Although research on individual differences in music preferences has revealed some consistent findings, there are ificant limitations that impede theoretical progress in the area. One limitation is based on the fact that there is no consensus about which music genres to study. Indeed, few researchers even appear to use systematic methods to select genres or even provide explanations about how it was decided which genres to study.
Consequently, different researchers focus on different music genres, with some studying as few as 11 Colley, ; Delsing, et al. Ultimately, these different foci yield inconsistent findings and make it difficult to compare across studies. Another ificant limitation stems from the reliance on music genres as the unit for assessing preferences. This is a problem because genres are extremely broad and ill-definedso measurements based solely on genres are necessarily crude and imprecise. Furthermore, not all pieces of music fit neatly into a single genre. Many artists and pieces of music are genre defying or cross multiple genres, so genre do not apply equally well to every piece of music.
Assessing preferences from genres is also problematic because it assumes that participants are sufficiently knowledgeable with every music genre that they can provide fully informed reports of their preferences. This is potentially problematic for comparing preferences across different age groups where people from older generations, for instance, may be unfamiliar with the new styles of music enjoyed by young people.
Genre-based measures also assume that participants share a Little Rock craigslist sex swing understanding of the genres. This is an obstacle for research comparing preferences from people in different socioeconomic groups or cultures because certain musical styles may have different social connotations in different regions or countries.
Finally, there is evidence that some music genres are associated with clearly defined social stereotypes Rentfrow, et al. These methodological limitations have thwarted theoretical progress in the social and personality psychology of music.
Indeed, much of the research has identified groups of music genres that covary, but we do not know why those genres covary. Why do people who like jazz also like classical music? Why are preferences for rock, heavy metal, and punk music highly related to each other? Is there something about the loudness, structure, or intensity of the music? Do those styles of music share similar social and cultural associations? Are there particular sounds or instruments that guide preferences? Do people prefer music with a particular emotional valence or level of energy?
Are people drawn to music that has desirable social overtones?
Such questions need to be addressed if we are to develop a complete understanding of the social and psychological factors that shape music preferences. But how should music preferences be conceptualized if we are to address these questions? Music is multifaceted: it is composed of specific auditory properties, communicates emotions, and has strong social connotations. There is evidence from research concerned with various social, psychological, and physiological aspects of music, not with music preferences per se, suggesting that preferences are tied to various musical facets.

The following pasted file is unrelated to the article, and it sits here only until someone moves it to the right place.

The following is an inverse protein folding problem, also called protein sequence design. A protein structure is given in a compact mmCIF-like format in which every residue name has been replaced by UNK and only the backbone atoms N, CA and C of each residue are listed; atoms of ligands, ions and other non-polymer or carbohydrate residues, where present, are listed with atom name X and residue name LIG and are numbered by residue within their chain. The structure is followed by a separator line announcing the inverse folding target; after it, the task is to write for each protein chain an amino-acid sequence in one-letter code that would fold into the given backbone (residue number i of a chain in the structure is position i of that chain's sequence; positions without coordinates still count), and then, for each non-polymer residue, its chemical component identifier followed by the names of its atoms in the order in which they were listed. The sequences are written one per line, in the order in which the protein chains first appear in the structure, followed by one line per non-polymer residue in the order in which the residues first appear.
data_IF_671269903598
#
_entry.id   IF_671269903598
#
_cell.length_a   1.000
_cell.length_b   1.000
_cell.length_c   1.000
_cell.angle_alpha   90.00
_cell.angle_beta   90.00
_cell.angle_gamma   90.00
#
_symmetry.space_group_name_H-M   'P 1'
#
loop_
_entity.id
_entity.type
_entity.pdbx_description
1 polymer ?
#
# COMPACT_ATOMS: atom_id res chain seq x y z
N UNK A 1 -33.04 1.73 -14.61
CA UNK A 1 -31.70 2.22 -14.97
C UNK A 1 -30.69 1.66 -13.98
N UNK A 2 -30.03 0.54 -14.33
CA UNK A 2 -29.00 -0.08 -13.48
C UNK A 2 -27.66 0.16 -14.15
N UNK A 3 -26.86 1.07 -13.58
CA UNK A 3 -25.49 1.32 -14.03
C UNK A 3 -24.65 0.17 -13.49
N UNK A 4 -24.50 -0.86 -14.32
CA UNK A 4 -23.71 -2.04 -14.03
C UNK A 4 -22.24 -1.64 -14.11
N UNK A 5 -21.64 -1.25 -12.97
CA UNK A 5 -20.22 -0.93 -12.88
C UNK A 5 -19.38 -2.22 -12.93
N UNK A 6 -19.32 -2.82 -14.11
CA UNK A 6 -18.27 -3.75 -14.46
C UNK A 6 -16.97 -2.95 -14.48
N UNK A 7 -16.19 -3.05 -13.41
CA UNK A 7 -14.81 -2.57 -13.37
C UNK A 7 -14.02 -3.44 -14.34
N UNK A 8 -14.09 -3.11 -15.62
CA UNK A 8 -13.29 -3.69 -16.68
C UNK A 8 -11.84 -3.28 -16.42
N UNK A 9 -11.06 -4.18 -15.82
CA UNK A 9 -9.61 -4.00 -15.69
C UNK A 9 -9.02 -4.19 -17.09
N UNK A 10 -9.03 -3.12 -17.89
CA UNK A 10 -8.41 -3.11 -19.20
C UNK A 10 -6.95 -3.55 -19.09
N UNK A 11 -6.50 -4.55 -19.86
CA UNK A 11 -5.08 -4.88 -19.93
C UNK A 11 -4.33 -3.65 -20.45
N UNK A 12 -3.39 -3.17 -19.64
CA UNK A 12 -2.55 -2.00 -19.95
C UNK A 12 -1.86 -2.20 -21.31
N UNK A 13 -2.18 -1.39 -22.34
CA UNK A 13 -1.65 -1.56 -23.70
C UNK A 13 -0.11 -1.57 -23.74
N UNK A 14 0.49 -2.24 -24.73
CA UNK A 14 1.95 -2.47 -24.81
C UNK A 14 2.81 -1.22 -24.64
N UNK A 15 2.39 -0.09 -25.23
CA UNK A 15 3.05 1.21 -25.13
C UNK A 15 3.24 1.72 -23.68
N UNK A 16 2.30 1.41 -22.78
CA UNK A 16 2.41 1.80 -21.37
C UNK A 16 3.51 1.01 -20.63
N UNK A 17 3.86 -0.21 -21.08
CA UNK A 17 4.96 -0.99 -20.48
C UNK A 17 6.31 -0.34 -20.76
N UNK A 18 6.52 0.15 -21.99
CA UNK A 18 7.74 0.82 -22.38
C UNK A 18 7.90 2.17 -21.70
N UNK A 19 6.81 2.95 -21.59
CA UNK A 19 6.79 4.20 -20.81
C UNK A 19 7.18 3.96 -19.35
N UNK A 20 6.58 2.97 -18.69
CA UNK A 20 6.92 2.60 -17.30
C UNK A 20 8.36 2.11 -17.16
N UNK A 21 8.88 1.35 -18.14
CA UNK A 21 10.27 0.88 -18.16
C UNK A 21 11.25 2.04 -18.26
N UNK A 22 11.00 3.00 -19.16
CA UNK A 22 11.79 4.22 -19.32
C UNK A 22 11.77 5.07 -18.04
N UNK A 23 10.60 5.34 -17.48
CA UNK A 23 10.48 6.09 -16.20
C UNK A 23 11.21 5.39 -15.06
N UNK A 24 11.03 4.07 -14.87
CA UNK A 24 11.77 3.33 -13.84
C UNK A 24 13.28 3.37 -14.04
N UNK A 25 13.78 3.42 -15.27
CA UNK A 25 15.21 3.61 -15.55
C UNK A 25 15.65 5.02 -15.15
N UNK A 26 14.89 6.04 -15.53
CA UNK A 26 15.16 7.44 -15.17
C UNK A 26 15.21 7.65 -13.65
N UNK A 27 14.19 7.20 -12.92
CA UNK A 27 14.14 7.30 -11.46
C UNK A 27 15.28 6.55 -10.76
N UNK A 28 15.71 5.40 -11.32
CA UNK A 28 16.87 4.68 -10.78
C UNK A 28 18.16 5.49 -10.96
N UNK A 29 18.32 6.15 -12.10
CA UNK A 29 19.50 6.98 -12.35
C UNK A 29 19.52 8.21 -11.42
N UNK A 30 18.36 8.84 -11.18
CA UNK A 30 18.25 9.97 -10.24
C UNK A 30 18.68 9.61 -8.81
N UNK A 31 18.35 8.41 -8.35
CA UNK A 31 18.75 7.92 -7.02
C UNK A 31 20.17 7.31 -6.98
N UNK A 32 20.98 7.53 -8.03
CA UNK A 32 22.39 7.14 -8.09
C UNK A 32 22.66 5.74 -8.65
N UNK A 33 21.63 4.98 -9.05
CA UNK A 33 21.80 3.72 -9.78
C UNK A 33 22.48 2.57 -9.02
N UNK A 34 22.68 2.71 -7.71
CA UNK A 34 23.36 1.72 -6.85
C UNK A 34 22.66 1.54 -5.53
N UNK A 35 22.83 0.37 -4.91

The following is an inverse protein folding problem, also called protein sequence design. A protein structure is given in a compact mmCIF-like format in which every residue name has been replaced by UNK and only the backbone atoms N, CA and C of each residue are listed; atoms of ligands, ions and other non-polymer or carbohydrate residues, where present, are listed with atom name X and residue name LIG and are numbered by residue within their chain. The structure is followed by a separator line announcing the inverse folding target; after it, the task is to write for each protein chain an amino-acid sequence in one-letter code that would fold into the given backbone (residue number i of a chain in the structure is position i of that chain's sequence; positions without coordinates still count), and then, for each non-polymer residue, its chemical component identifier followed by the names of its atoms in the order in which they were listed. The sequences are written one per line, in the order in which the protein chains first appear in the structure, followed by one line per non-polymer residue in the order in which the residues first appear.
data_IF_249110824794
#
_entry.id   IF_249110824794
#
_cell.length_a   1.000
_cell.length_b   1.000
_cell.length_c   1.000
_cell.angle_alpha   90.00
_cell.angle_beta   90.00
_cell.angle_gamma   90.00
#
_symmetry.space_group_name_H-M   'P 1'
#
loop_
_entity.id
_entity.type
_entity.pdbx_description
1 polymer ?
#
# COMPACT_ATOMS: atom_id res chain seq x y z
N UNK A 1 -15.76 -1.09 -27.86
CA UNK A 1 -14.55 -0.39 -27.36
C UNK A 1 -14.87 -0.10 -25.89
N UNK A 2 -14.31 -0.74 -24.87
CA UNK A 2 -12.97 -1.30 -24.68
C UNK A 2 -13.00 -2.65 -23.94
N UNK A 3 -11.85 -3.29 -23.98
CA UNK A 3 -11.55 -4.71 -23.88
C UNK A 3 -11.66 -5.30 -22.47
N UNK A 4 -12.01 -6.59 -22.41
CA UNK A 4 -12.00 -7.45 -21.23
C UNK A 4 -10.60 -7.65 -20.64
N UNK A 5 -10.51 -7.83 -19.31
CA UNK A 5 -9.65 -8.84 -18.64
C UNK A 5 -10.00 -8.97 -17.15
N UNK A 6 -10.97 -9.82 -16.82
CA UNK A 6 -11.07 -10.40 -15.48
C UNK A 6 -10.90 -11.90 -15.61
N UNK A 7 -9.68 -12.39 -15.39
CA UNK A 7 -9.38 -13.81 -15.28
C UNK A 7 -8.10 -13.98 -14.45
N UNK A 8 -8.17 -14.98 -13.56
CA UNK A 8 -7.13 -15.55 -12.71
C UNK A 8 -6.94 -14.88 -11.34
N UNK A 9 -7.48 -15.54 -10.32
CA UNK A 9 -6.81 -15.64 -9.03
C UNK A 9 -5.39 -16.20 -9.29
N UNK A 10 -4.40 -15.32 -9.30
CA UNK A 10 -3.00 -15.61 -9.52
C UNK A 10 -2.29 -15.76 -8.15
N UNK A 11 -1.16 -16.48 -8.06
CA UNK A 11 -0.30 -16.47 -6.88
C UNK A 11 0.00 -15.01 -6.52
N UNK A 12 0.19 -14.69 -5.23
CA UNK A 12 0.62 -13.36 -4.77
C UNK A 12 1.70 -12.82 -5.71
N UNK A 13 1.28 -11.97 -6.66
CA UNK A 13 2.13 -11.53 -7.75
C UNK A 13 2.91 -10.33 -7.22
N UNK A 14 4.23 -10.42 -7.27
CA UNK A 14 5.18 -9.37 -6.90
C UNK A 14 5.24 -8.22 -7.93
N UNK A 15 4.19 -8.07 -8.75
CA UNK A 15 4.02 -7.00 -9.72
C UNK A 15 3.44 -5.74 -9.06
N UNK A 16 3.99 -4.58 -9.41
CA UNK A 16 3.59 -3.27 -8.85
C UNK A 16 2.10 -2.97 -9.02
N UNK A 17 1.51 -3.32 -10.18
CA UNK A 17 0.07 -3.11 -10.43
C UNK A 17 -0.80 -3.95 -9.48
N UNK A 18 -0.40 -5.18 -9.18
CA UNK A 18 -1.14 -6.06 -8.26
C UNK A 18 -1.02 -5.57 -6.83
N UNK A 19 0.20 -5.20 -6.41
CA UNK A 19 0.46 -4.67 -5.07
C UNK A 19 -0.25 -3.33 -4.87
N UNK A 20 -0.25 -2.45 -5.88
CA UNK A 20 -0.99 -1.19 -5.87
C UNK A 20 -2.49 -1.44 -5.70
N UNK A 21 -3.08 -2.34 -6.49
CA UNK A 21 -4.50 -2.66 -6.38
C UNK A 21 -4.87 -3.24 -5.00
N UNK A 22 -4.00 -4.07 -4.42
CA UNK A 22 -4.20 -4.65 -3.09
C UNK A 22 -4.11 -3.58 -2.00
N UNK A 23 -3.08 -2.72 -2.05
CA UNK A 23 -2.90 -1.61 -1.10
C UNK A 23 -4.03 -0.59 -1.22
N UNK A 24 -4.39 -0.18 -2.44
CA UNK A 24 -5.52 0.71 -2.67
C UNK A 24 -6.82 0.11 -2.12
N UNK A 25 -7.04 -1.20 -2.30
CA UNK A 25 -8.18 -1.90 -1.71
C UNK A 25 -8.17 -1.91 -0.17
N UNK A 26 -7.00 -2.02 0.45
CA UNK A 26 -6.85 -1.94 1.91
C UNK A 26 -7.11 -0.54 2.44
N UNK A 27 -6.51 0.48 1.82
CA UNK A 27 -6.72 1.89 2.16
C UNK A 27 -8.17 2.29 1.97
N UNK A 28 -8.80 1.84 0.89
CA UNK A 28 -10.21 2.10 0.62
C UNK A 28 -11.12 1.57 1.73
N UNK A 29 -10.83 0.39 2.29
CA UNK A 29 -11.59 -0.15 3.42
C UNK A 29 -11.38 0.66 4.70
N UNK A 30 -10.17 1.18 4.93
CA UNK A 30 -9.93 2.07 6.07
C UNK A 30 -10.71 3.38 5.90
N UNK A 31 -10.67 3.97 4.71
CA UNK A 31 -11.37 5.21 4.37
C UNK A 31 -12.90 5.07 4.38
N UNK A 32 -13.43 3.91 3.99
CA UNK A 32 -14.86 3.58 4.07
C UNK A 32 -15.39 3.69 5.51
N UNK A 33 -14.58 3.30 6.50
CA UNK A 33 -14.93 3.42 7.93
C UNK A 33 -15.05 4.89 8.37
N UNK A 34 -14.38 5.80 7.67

For example, there is evidence of individual differences in preferences for vocal as opposed to instrumental music, fast vs.
Such preferences have been shown to relate to personality traits such as Extraversion, Neuroticism, Psychoticism, and sensation seeking. These studies suggest that we should broaden our conceptualization of music preferences to include the intrinsic properties, or attributes, as well as external associations of music.
Indeed, if there are individual differences in preferences for instrumental music, melancholic music, or music regarded as sophisticated, such information needs to be taken into. How should preferences be assessed so that both external and intrinsic musical properties are captured? There are good reasons to believe that self-reported preferences for music genres reflect, at least partially, preferences for external properties of music. Indeed, research has found that individuals, particularly young people, have strong stereotypes about fans of certain music genres.
Specifically, Rentfrow and colleagues Rentfrow et al.
Furthermore, research on the validity of the music stereotypes suggested that fans of certain genres reported possessing many of the stereotyped characteristics. There are a variety of ways in which intrinsic musical properties could be measured. One approach would involve manipulating audio clips of musical pieces to emphasize specific attributes or emotional tones.
For instance, respondents could report their preferences for clips engineered to be fast, distorted, or loud. McCown et al. Though such procedures certainly yield useful information, a song never possesses only one characteristic, but several. As Hevner pointed out, hearing isolated chords or modified music is not the same as listening to music as it was originally intended, which usually involves an accumulation of musical elements to be expressed and interpreted as a whole. A more ecologically valid way to assess music preferences would be to present audio recordings of real pieces of music.
Indeed, measuring affective reactions to excerpts of real music has a of advantages. ZIP: 72211 72210 72212 72223 72209 72202 72201 72206 72207 72204 72205 72103 72227 72215 72217 72219 72222 72225 72231 72255 72260 72295